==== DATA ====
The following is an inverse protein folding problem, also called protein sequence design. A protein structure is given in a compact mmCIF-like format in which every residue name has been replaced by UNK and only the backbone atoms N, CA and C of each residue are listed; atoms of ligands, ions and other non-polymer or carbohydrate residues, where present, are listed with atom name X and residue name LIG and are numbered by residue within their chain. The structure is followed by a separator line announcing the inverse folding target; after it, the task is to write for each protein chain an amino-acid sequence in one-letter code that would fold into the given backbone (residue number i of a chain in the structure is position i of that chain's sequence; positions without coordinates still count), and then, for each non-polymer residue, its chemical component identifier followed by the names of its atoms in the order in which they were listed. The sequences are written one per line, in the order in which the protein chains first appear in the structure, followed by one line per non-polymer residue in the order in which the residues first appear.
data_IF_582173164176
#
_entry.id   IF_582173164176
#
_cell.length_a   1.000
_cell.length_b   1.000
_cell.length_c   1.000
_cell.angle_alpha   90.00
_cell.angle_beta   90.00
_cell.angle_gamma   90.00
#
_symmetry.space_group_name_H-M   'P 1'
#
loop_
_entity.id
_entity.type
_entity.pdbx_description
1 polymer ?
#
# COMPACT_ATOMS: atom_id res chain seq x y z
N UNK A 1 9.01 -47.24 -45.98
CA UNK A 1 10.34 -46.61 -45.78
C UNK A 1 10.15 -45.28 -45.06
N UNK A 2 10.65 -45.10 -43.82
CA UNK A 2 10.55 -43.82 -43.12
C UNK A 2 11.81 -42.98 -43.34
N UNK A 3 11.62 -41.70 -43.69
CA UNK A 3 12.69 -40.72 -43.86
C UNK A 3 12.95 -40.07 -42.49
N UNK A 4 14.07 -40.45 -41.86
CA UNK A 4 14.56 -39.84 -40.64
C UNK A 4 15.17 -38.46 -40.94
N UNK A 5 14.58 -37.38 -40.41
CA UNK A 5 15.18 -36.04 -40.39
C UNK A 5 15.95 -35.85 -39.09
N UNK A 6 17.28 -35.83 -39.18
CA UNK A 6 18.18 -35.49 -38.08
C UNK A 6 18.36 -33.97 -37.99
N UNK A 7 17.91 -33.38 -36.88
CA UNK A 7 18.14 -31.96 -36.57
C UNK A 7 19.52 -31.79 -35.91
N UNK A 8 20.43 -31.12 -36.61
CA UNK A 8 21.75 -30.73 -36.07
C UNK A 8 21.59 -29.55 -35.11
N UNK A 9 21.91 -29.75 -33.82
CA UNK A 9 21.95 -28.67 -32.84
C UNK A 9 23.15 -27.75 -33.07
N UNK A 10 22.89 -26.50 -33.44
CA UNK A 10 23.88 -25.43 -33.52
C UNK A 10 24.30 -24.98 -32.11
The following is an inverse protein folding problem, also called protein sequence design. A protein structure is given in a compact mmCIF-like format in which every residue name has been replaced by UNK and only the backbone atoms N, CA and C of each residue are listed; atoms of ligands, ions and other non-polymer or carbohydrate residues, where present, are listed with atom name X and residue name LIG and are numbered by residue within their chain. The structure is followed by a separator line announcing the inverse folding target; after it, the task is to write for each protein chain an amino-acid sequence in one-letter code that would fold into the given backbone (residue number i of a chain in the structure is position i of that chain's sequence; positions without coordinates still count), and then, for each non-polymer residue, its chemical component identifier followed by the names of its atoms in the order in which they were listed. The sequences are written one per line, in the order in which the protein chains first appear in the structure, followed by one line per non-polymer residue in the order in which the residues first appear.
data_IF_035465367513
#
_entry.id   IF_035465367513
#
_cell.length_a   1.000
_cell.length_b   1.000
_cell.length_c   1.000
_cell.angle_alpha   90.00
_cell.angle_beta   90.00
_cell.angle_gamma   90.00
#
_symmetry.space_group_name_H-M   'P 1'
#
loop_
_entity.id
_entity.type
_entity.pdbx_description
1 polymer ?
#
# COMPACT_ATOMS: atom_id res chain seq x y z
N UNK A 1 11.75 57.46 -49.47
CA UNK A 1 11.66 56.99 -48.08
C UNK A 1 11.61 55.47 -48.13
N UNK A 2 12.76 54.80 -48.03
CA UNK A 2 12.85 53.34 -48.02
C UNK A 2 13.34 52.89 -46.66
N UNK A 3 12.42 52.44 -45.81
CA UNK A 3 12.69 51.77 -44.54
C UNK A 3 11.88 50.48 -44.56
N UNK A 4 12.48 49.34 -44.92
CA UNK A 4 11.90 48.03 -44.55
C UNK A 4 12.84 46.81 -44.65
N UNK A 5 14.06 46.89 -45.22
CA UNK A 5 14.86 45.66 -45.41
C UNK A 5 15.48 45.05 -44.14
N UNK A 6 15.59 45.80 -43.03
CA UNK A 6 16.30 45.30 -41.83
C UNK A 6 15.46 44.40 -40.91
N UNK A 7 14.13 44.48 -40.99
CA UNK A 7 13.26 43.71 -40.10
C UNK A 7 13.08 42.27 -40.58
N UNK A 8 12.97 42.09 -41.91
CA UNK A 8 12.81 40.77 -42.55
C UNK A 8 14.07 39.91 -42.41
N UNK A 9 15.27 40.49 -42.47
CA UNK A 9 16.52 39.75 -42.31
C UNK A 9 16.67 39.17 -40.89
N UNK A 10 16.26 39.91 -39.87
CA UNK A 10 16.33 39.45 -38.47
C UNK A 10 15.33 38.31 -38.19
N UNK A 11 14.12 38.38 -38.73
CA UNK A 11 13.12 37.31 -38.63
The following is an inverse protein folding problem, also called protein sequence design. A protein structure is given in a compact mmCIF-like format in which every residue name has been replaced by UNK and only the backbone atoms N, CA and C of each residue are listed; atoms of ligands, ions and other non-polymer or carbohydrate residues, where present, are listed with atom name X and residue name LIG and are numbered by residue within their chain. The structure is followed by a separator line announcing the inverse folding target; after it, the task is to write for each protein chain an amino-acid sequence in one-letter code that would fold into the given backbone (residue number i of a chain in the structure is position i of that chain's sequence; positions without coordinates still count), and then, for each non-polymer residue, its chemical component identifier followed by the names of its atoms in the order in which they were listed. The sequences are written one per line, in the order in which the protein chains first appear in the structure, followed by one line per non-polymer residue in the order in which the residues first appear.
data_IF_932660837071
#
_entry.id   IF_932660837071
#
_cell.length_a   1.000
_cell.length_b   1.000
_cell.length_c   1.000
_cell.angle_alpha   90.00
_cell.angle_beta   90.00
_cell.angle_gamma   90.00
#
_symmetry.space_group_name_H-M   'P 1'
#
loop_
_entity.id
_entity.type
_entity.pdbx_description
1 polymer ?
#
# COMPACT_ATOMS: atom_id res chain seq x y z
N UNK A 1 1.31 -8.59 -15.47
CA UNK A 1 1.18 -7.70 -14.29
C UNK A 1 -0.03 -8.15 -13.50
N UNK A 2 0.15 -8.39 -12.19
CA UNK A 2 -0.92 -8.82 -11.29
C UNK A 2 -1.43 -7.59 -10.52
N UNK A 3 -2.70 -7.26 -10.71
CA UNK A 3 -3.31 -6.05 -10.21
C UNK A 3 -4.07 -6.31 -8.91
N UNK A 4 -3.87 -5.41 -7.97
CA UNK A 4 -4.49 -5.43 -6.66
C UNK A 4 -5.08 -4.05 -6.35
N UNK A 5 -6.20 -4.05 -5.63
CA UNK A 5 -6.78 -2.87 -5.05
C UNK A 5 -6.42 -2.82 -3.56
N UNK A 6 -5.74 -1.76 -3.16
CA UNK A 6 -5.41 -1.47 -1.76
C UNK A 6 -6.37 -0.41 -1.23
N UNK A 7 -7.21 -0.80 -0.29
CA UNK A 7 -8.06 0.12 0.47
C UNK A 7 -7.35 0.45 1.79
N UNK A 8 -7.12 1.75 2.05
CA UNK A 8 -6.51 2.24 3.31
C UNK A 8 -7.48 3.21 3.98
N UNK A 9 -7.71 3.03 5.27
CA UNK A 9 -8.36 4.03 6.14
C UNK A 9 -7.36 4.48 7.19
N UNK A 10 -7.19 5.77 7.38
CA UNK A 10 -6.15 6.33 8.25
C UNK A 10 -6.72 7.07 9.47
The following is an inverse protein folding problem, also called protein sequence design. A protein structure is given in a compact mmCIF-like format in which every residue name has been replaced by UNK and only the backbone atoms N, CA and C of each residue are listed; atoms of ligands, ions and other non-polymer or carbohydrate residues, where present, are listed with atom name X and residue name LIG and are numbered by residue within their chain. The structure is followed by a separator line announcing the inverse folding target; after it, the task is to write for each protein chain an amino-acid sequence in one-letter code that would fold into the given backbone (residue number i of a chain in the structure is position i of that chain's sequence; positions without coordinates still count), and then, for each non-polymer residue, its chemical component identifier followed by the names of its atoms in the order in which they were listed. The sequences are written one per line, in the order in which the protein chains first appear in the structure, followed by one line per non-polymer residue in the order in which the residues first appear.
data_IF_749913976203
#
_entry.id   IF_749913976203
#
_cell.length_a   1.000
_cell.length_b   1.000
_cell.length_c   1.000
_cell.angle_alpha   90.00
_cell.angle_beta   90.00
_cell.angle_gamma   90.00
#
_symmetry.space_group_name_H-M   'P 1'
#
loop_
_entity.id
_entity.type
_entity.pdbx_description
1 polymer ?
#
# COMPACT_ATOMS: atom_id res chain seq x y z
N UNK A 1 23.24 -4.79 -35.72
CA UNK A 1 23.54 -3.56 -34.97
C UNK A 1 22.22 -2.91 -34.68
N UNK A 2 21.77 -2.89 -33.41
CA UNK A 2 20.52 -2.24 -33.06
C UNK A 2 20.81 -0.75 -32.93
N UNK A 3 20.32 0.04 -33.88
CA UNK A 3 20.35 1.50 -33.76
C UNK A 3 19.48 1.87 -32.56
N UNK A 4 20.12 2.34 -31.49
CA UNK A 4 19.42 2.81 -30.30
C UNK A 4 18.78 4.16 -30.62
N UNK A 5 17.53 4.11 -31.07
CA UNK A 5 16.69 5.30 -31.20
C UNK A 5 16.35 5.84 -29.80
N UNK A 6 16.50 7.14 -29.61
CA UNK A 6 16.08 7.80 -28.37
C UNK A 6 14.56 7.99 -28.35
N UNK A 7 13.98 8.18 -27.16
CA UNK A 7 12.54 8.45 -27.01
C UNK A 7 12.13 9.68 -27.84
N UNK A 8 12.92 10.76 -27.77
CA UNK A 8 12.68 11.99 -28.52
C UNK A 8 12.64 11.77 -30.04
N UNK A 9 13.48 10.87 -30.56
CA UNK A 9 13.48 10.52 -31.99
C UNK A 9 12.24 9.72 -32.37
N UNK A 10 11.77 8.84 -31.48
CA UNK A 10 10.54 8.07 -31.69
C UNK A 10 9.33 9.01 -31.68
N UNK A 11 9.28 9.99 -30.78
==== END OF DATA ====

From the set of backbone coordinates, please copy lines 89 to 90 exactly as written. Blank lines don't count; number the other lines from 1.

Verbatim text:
CA UNK A 6 16.30 45.30 -41.83
C UNK A 6 15.46 44.40 -40.91